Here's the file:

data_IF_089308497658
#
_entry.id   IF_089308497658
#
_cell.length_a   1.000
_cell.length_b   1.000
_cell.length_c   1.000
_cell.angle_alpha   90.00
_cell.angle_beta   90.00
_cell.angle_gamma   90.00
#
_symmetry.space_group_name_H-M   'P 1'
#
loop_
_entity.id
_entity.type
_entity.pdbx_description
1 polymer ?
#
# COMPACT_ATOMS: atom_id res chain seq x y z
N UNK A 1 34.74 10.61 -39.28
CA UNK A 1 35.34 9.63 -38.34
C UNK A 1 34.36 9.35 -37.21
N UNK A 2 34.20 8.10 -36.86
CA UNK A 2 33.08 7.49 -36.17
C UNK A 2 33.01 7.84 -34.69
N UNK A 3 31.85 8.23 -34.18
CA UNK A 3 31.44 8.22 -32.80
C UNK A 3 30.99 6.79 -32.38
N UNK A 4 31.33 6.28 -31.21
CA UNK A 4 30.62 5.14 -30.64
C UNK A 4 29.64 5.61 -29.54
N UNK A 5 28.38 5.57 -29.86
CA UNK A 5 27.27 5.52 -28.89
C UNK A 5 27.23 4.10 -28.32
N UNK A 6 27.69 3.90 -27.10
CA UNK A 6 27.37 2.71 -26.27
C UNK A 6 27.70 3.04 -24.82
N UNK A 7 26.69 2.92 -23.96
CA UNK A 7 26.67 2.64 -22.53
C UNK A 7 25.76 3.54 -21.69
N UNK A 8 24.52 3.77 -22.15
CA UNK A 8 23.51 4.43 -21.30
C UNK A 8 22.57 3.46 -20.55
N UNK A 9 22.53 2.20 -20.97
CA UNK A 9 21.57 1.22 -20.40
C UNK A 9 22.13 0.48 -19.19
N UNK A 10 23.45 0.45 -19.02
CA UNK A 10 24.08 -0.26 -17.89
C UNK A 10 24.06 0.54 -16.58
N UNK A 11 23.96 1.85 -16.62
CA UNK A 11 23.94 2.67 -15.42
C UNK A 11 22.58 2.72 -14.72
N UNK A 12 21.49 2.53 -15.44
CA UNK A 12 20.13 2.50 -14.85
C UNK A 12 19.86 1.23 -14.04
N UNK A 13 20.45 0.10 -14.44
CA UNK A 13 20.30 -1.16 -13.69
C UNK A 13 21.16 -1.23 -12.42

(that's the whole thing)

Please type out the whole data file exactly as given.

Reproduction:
data_IF_089308497658
#
_entry.id   IF_089308497658
#
_cell.length_a   1.000
_cell.length_b   1.000
_cell.length_c   1.000
_cell.angle_alpha   90.00
_cell.angle_beta   90.00
_cell.angle_gamma   90.00
#
_symmetry.space_group_name_H-M   'P 1'
#
loop_
_entity.id
_entity.type
_entity.pdbx_description
1 polymer ?
#
# COMPACT_ATOMS: atom_id res chain seq x y z
N UNK A 1 34.74 10.61 -39.28
CA UNK A 1 35.34 9.63 -38.34
C UNK A 1 34.36 9.35 -37.21
N UNK A 2 34.20 8.10 -36.86
CA UNK A 2 33.08 7.49 -36.17
C UNK A 2 33.01 7.84 -34.69
N UNK A 3 31.85 8.23 -34.18
CA UNK A 3 31.44 8.22 -32.80
C UNK A 3 30.99 6.79 -32.38
N UNK A 4 31.33 6.28 -31.21
CA UNK A 4 30.62 5.14 -30.64
C UNK A 4 29.64 5.61 -29.54
N UNK A 5 28.38 5.57 -29.86
CA UNK A 5 27.27 5.52 -28.89
C UNK A 5 27.23 4.10 -28.32
N UNK A 6 27.69 3.90 -27.10
CA UNK A 6 27.37 2.71 -26.27
C UNK A 6 27.70 3.04 -24.82
N UNK A 7 26.69 2.92 -23.96
CA UNK A 7 26.67 2.64 -22.53
C UNK A 7 25.76 3.54 -21.69
N UNK A 8 24.52 3.77 -22.15
CA UNK A 8 23.51 4.43 -21.30
C UNK A 8 22.57 3.46 -20.55
N UNK A 9 22.53 2.20 -20.97
CA UNK A 9 21.57 1.22 -20.40
C UNK A 9 22.13 0.48 -19.19
N UNK A 10 23.45 0.45 -19.02
CA UNK A 10 24.08 -0.26 -17.89
C UNK A 10 24.06 0.54 -16.58
N UNK A 11 23.96 1.85 -16.62
CA UNK A 11 23.94 2.67 -15.42
C UNK A 11 22.58 2.72 -14.72
N UNK A 12 21.49 2.53 -15.44
CA UNK A 12 20.13 2.50 -14.85
C UNK A 12 19.86 1.23 -14.04
N UNK A 13 20.45 0.10 -14.44
CA UNK A 13 20.30 -1.16 -13.69
C UNK A 13 21.16 -1.23 -12.42